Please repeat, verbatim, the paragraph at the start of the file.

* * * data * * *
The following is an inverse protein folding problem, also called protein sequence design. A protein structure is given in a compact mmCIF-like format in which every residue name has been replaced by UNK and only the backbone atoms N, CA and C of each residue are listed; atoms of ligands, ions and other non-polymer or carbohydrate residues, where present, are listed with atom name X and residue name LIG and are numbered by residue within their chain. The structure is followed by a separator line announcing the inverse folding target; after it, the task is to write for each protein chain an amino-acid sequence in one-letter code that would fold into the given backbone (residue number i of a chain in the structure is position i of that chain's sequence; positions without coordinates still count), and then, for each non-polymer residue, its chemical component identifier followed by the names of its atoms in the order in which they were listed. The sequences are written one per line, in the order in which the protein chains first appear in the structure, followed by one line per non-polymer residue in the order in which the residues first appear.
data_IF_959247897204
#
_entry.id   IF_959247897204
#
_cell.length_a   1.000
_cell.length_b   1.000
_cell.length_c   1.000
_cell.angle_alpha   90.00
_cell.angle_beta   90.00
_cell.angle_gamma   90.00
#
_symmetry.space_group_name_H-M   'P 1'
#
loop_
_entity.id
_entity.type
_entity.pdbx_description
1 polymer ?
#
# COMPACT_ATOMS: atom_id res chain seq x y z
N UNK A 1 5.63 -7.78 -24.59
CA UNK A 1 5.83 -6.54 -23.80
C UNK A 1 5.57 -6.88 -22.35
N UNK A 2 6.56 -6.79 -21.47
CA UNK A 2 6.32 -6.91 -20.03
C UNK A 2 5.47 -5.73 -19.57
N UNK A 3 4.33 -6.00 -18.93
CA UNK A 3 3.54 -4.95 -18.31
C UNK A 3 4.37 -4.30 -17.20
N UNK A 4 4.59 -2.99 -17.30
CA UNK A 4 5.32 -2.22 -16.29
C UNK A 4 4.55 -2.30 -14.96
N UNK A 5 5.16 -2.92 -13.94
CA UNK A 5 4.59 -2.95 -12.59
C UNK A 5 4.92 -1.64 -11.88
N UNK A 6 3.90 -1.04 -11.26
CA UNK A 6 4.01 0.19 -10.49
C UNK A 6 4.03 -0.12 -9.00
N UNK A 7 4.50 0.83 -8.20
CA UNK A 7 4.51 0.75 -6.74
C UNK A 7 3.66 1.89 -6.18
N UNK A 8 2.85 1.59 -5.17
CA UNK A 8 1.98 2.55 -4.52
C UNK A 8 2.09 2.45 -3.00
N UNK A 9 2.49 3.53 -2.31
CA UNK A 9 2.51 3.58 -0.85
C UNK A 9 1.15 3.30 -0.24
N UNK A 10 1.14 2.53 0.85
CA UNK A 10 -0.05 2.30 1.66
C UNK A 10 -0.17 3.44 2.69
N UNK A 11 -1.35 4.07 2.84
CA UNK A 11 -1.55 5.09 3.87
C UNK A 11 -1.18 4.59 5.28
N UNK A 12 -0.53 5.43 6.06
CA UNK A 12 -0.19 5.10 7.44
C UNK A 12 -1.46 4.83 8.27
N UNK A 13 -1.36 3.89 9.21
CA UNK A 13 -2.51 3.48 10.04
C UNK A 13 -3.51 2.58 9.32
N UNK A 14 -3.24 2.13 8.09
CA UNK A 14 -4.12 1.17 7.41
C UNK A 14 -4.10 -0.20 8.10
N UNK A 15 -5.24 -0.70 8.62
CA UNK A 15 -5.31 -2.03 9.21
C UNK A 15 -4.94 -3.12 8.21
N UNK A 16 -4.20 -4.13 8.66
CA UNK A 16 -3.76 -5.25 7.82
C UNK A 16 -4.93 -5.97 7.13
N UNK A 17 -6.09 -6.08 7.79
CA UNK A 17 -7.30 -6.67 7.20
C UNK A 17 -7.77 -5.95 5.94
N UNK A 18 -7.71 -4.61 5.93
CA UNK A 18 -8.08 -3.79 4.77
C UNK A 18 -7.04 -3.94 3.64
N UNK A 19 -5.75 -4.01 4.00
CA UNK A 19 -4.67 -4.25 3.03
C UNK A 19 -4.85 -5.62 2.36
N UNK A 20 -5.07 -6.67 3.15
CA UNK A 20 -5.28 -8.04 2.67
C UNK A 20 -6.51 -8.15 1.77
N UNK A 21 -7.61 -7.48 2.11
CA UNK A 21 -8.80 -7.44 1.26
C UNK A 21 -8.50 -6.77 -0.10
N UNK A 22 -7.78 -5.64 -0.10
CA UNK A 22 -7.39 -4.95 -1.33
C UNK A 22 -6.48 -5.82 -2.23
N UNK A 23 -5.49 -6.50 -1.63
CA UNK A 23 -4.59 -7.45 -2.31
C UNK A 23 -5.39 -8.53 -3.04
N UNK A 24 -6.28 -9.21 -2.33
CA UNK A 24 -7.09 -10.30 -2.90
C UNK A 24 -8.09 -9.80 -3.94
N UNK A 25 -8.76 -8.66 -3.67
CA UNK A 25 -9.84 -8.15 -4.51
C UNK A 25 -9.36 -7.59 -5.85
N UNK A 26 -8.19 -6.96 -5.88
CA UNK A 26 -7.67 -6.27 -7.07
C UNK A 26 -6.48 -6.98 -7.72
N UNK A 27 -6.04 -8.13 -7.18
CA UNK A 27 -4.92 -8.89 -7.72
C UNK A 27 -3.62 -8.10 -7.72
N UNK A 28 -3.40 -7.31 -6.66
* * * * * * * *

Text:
The following is an inverse protein folding problem, also called protein sequence design. A protein structure is given in a compact mmCIF-like format in which every residue name has been replaced by UNK and only the backbone atoms N, CA and C of each residue are listed; atoms of ligands, ions and other non-polymer or carbohydrate residues, where present, are listed with atom name X and residue name LIG and are numbered by residue within their chain. The structure is followed by a separator line announcing the inverse folding target; after it, the task is to write for each protein chain an amino-acid sequence in one-letter code that would fold into the given backbone (residue number i of a chain in the structure is position i of that chain's sequence; positions without coordinates still count), and then, for each non-polymer residue, its chemical component identifier followed by the names of its atoms in the order in which they were listed. The sequences are written one per line, in the order in which the protein chains first appear in the structure, followed by one line per non-polymer residue in the order in which the residues first appear.